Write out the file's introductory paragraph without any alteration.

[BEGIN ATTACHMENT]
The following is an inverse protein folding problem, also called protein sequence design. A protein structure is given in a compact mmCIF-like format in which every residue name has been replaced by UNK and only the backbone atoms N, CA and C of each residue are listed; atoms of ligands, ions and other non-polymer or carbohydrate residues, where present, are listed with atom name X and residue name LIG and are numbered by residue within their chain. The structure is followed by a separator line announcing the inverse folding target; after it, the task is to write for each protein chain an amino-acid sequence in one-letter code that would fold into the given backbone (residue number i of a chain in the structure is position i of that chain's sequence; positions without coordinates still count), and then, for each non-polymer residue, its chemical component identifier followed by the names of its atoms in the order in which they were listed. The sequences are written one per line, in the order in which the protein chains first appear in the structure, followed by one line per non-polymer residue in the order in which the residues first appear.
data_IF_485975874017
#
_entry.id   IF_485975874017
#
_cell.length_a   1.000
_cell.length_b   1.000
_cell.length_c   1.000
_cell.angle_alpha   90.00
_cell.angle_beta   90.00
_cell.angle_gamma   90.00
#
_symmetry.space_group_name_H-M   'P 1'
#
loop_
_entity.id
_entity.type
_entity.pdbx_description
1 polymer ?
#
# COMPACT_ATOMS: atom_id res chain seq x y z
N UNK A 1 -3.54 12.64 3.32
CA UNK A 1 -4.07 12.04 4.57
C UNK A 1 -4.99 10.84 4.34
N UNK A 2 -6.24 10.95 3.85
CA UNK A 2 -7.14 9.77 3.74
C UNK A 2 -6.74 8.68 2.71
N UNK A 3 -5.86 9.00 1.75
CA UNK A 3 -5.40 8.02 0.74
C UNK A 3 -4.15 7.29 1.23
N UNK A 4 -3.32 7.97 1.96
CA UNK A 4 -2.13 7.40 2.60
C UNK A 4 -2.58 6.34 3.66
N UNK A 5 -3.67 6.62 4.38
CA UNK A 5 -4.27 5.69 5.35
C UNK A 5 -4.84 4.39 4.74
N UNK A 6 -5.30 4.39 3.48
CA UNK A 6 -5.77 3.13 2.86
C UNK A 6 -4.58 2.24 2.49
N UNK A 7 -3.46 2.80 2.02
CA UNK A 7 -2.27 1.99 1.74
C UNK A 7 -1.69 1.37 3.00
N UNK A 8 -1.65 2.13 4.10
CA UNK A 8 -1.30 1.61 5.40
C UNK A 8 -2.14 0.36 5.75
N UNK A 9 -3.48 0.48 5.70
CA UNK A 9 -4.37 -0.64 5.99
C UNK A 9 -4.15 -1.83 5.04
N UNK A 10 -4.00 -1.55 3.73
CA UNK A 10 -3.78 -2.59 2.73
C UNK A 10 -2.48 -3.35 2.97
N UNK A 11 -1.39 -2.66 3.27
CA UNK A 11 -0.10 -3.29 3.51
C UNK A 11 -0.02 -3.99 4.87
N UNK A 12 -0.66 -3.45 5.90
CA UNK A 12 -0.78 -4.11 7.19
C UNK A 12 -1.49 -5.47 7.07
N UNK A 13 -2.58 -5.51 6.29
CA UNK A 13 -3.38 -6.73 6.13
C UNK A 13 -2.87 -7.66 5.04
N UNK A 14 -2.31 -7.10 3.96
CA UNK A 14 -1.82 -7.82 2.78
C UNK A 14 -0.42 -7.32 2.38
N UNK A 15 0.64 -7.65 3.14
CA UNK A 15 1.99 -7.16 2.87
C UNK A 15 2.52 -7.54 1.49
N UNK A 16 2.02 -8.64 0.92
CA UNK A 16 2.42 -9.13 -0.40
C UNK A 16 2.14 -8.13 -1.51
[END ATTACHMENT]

The following is an inverse protein folding problem, also called protein sequence design. A protein structure is given in a compact mmCIF-like format in which every residue name has been replaced by UNK and only the backbone atoms N, CA and C of each residue are listed; atoms of ligands, ions and other non-polymer or carbohydrate residues, where present, are listed with atom name X and residue name LIG and are numbered by residue within their chain. The structure is followed by a separator line announcing the inverse folding target; after it, the task is to write for each protein chain an amino-acid sequence in one-letter code that would fold into the given backbone (residue number i of a chain in the structure is position i of that chain's sequence; positions without coordinates still count), and then, for each non-polymer residue, its chemical component identifier followed by the names of its atoms in the order in which they were listed. The sequences are written one per line, in the order in which the protein chains first appear in the structure, followed by one line per non-polymer residue in the order in which the residues first appear.